US9725951B2 - Motorized system with position calibration, circuit protection and detection of motor stoppage - Google Patents

Motorized system with position calibration, circuit protection and detection of motor stoppage Download PDF

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US9725951B2
US9725951B2 US14/666,285 US201514666285A US9725951B2 US 9725951 B2 US9725951 B2 US 9725951B2 US 201514666285 A US201514666285 A US 201514666285A US 9725951 B2 US9725951 B2 US 9725951B2
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winding
voltage
motor
controller
terminal
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US20150376943A1 (en
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Szymon Slupik
Maciej Witalinski
Adam Gembala
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Silvair Sp zoo
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Silvair Sp zoo
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    • EFIXED CONSTRUCTIONS
    • E06DOORS, WINDOWS, SHUTTERS, OR ROLLER BLINDS IN GENERAL; LADDERS
    • E06BFIXED OR MOVABLE CLOSURES FOR OPENINGS IN BUILDINGS, VEHICLES, FENCES OR LIKE ENCLOSURES IN GENERAL, e.g. DOORS, WINDOWS, BLINDS, GATES
    • E06B9/00Screening or protective devices for wall or similar openings, with or without operating or securing mechanisms; Closures of similar construction
    • E06B9/56Operating, guiding or securing devices or arrangements for roll-type closures; Spring drums; Tape drums; Counterweighting arrangements therefor
    • E06B9/68Operating devices or mechanisms, e.g. with electric drive
    • GPHYSICS
    • G05CONTROLLING; REGULATING
    • G05DSYSTEMS FOR CONTROLLING OR REGULATING NON-ELECTRIC VARIABLES
    • G05D3/00Control of position or direction
    • G05D3/10Control of position or direction without using feedback
    • HELECTRICITY
    • H02GENERATION; CONVERSION OR DISTRIBUTION OF ELECTRIC POWER
    • H02PCONTROL OR REGULATION OF ELECTRIC MOTORS, ELECTRIC GENERATORS OR DYNAMO-ELECTRIC CONVERTERS; CONTROLLING TRANSFORMERS, REACTORS OR CHOKE COILS
    • H02P23/00Arrangements or methods for the control of AC motors characterised by a control method other than vector control
    • H02P23/24Controlling the direction, e.g. clockwise or counterclockwise
    • HELECTRICITY
    • H02GENERATION; CONVERSION OR DISTRIBUTION OF ELECTRIC POWER
    • H02PCONTROL OR REGULATION OF ELECTRIC MOTORS, ELECTRIC GENERATORS OR DYNAMO-ELECTRIC CONVERTERS; CONTROLLING TRANSFORMERS, REACTORS OR CHOKE COILS
    • H02P25/00Arrangements or methods for the control of AC motors characterised by the kind of AC motor or by structural details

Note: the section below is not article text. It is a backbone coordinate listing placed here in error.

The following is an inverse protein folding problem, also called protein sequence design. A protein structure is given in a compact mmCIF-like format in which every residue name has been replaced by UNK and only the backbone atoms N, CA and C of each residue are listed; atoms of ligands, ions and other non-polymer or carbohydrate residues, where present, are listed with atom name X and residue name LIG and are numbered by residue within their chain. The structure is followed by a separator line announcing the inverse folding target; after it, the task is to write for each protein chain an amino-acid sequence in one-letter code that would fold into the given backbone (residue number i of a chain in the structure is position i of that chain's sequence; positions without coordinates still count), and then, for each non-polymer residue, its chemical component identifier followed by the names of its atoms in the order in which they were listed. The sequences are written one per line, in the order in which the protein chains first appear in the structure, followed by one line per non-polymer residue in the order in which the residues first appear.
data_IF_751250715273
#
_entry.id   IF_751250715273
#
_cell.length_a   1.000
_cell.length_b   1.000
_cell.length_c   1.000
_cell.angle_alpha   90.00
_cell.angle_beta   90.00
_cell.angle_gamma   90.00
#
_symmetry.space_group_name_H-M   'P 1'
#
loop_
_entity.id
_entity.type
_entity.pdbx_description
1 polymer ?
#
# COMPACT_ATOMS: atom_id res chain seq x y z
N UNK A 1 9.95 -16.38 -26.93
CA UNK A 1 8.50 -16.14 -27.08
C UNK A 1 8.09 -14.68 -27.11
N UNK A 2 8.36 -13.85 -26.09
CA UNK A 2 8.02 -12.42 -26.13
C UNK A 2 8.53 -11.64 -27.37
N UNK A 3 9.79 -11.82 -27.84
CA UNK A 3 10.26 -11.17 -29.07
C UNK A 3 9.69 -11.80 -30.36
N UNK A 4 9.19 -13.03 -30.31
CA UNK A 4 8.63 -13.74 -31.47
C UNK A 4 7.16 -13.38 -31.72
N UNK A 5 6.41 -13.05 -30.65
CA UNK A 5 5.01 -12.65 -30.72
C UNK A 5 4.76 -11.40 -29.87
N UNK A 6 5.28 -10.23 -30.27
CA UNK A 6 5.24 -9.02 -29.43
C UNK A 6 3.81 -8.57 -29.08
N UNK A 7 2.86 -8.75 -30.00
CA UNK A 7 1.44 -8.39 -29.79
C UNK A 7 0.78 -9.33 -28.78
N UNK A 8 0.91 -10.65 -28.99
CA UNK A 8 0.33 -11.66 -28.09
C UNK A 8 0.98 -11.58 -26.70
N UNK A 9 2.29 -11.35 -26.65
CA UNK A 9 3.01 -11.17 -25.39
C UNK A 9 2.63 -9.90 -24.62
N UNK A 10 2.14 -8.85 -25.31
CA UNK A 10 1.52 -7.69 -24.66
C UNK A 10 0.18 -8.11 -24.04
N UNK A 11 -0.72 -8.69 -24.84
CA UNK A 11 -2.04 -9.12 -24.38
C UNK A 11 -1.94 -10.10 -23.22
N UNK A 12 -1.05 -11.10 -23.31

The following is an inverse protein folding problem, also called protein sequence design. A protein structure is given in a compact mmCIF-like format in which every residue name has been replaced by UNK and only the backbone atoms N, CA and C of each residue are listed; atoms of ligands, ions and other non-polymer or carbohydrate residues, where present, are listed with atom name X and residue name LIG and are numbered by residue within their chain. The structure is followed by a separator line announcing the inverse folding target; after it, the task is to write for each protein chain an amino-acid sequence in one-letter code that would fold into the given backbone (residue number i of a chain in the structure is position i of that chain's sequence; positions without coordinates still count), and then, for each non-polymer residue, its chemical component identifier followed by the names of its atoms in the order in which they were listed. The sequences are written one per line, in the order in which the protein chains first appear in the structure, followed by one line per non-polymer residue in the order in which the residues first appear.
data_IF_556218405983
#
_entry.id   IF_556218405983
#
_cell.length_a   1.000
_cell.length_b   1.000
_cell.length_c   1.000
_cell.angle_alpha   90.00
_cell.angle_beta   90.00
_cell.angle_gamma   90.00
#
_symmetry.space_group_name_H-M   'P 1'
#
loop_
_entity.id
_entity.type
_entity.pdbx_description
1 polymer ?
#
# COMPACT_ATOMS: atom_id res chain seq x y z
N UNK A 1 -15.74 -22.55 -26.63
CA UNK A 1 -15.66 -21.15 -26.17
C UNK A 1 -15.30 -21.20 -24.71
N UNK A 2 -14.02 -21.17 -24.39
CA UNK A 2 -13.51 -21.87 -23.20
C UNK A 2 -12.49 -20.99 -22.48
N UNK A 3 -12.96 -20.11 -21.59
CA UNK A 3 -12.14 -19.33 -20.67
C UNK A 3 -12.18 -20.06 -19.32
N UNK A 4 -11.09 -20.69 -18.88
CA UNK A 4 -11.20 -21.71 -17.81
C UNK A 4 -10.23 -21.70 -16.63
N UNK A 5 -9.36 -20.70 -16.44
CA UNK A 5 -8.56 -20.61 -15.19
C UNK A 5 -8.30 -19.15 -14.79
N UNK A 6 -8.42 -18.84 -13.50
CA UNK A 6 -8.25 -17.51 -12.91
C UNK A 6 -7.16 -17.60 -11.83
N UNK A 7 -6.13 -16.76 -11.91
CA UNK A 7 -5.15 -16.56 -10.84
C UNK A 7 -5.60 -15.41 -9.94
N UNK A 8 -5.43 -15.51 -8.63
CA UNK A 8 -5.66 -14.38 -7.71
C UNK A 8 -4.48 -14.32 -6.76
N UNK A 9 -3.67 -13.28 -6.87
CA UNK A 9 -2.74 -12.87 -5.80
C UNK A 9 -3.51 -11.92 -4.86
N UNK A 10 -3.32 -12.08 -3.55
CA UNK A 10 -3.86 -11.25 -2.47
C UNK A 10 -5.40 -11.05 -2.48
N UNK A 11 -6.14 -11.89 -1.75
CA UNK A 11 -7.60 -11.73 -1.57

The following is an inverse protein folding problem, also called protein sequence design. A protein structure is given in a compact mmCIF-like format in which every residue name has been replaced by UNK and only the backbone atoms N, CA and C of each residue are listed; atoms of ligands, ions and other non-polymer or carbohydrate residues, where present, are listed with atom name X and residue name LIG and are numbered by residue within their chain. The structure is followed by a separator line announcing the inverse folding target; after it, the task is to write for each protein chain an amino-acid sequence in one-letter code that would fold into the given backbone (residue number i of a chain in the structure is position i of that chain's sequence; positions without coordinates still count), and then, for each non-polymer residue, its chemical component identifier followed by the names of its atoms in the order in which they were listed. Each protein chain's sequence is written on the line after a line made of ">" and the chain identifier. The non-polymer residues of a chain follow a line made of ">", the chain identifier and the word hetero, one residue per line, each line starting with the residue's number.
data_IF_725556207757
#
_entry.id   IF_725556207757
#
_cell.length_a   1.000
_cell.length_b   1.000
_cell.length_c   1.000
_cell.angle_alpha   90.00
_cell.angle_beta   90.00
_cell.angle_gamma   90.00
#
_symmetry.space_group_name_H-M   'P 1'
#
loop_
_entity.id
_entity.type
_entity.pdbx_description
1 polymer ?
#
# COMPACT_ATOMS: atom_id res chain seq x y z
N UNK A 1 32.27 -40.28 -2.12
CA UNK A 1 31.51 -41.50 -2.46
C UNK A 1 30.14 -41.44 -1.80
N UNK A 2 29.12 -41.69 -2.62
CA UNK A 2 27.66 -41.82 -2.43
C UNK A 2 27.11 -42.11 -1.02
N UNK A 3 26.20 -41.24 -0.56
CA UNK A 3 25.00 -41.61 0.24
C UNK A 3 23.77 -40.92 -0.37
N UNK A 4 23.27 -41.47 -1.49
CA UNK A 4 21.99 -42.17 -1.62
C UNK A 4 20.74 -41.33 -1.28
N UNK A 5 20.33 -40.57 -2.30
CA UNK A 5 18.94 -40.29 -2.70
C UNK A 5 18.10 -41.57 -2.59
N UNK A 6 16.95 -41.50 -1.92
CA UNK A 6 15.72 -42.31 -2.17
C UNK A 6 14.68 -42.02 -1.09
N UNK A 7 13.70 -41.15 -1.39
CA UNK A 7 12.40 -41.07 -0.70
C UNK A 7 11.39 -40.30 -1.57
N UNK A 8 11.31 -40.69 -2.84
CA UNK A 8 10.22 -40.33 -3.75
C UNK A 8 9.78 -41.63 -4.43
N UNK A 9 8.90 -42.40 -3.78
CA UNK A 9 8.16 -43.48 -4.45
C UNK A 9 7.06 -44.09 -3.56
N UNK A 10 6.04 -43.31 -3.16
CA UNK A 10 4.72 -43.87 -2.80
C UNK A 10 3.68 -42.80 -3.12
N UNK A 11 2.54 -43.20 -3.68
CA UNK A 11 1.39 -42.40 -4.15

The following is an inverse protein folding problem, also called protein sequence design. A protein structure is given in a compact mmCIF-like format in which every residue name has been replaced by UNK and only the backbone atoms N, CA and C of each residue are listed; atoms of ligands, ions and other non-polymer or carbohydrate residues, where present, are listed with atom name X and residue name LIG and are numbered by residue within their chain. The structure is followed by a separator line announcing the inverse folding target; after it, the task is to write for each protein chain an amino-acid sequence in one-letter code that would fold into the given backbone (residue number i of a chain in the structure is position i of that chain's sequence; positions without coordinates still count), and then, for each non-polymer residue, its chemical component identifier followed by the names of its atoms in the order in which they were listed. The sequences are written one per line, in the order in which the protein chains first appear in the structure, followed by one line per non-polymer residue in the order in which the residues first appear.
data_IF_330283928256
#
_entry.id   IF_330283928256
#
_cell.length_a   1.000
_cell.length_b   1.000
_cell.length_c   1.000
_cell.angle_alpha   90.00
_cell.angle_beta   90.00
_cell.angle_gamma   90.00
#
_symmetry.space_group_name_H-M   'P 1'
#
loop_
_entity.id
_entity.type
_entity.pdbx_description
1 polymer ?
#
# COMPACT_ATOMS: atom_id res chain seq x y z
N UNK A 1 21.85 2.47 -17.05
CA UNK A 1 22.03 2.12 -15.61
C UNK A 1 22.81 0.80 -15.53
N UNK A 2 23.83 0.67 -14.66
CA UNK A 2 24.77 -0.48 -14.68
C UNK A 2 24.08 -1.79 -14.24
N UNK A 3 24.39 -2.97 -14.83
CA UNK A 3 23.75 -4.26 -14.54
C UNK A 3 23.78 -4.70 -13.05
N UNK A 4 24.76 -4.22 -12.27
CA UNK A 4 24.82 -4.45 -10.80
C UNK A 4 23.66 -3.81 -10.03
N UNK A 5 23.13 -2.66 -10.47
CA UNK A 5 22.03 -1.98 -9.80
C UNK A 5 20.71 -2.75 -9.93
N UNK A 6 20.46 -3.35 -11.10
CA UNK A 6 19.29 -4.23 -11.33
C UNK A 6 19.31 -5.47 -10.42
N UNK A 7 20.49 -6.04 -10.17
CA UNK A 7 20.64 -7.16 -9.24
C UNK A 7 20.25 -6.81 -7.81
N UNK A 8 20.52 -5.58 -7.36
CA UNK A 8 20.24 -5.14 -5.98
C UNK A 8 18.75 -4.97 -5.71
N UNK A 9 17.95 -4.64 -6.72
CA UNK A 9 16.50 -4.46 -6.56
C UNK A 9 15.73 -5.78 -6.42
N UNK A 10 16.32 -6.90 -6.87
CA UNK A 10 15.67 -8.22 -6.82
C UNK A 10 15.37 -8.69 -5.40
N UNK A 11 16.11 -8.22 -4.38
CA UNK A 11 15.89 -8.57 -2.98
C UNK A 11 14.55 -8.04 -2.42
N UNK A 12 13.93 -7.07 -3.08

• H02P25/02Arrangements or methods for the control of AC motors characterised by the kind of AC motor or by structural details characterised by the kind of motor
    • H02P25/04Single phase motors, e.g. capacitor motors
    • EFIXED CONSTRUCTIONS
    • E06DOORS, WINDOWS, SHUTTERS, OR ROLLER BLINDS IN GENERAL; LADDERS
    • E06BFIXED OR MOVABLE CLOSURES FOR OPENINGS IN BUILDINGS, VEHICLES, FENCES OR LIKE ENCLOSURES IN GENERAL, e.g. DOORS, WINDOWS, BLINDS, GATES
    • E06B9/00Screening or protective devices for wall or similar openings, with or without operating or securing mechanisms; Closures of similar construction
    • E06B9/56Operating, guiding or securing devices or arrangements for roll-type closures; Spring drums; Tape drums; Counterweighting arrangements therefor
    • E06B9/68Operating devices or mechanisms, e.g. with electric drive
    • E06B2009/6809Control

Abstract

A motorized system that allows for calibration by a user, and that features circuit protection and detection of motor stoppage. A motorized window-blind system is an example of such a system and is disclosed herein. In particular, a circuit is featured that comprises a TRIAC, or “triode for alternating current,” and TVS diodes, or “transient-voltage-suppression diodes,” providing voltage protection to various types of motor-related electronic components. A controller is disclosed that features measurement of voltage that is induced on a secondary winding of a motor, in order to detect certain events that occur during the operation of the motor. A calibration method is also disclosed that can account for one or both of the protection circuit and event-detecting controller. The calibration method accounts for human interaction and, in doing so, is intended toward making a calibration process of a motorized household system less prone to human error.

Description

CROSS REFERENCE TO RELATED APPLICATIONS
The following application is incorporated by reference: U.S. Patent Application Ser. No. 62/018,136, filed Jun. 27, 2014. If there are any contradictions or inconsistencies in language between the present application and the application incorporated by reference that might affect the interpretation of the claims in the present application, the claims herein should be interpreted to be consistent with the language herein.
FIELD OF THE INVENTION
The present invention relates to motorized systems in general, and, more particularly, to a motorized window-blind system with position calibration, circuit protection, and detection of motor stoppage.
BACKGROUND OF THE INVENTION
Many household devices and appliances enable a user ahead of time to configure them to operate in a customized manner. For example, a smart-switch device can be programmed to control a first light based on one combination of button pushes and a nearby, second light based on another combination. As another example, a coffeemaker appliance can be programmed to make automatically coffee at 7:00 am on some mornings and 9:00 am on others.